Along with the furs, speedboats, and visits to a McDonald’s drive-thru in a stretch limo, the film reveals Jackie’s roots — a small-town, blue-collar upbringing — and how she trained as an engineer before becoming a model. She’s a contradictory figure, a woman who has a shoe closet large enough to shame Imelda Marcos, yet who will impulsively write a check for a friend whose own house is being foreclosed on.
Greenfield notes how “one of the surprising things for Jackie when the film came out was how people saw her. I mean, she got a lot of positive feedback, because a lot of people liked her and felt they could identify with her. But some people also think that the life that (the Siegels) lead is outrageous, and more than that, offensive or wrong, and she’s surprised by that. She lives in her own reality, her own bubble, and it’s hard for her to see, ‘why people aren’t just happy for me.'”
Jackie’s off-the-cuff remarks such as “I wouldn’t have had so many kids if I couldn’t have a nanny” will certainly strike viewers as either endearingly frank or obscene.
The couple are extraordinarily open on screen, even as their household nears meltdown when the domestic help is downsized and David appears ready to implode from the stress of trying to save his house and business. I ask Greenfield if she was ever asked to turn the cameras off and she says no.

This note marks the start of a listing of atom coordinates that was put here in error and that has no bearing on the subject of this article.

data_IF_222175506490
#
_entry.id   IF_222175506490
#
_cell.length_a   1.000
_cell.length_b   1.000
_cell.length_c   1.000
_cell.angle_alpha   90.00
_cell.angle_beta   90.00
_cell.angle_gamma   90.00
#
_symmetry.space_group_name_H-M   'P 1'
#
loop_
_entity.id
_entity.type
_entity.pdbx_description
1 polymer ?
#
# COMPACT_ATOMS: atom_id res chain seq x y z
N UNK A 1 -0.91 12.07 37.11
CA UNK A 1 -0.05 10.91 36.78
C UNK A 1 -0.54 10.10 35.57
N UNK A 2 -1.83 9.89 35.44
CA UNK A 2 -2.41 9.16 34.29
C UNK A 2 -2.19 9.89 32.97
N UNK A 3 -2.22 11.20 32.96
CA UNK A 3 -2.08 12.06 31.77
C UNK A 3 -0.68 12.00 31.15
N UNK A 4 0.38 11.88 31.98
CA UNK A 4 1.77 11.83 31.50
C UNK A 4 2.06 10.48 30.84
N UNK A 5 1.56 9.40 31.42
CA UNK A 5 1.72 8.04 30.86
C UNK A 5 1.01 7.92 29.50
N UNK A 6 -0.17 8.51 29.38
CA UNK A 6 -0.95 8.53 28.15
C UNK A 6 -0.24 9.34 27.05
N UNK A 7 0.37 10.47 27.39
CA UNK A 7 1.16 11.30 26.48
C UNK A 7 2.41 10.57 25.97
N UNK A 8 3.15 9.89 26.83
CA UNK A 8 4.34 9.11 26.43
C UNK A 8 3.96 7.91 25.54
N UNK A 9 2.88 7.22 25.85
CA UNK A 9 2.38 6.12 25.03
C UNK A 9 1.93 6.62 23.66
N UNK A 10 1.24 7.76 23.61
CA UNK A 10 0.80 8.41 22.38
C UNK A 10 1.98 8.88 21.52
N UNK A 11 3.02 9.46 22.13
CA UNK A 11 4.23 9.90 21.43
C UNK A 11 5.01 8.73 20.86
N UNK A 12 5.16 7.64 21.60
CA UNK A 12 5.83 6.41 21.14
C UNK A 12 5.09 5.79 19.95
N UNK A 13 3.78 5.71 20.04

“There was never any time where I was like, ‘Oh, my God, I can’t believe we can’t film right now.’ In their house we really had free rein. Since reality TV (became popular), people seem to have an understanding about what the camera is, and that changes their behavior. But that didn’t happen with Jackie and David. They just were themselves in front of the camera, in really hard moments, too. I will always be grateful to them for that.”
For Greenfield, the point is not to bash the Siegels, who she likes personally (despite David Siegel’s lawsuit claiming the film defamed his business — a suit he ultimately lost).
“My film was not about just blaming the bankers, the titans of the financial industry; this is also about our collective behavior, our individual behavior, and how we lost sight of our values, and how the American Dream has become a very consumeristic one. And in that consumerism is a kind of addictive quality, where we’re insatiable,” says Greenfield.
She points to a key scene where, after the Siegels determine to tighten their belts as the crisis pinches their cash flow, Jackie goes off to Walmart for Christmas shopping and returns with several cars full of purchases, including a few bicycles. The next shot shows a room at their home containing what seems to be about two dozen barely used kids bikes, piled on top of each other.
“We’re never happy with what we have,” says Greenfield. “They have the 26,000-sq.-foot starter mansion, but want the 90,000-sq.-foot one. The movie is a morality tale, but David is now making money again and wants to finish building the house. It’s kind of like, have we learned nothing?”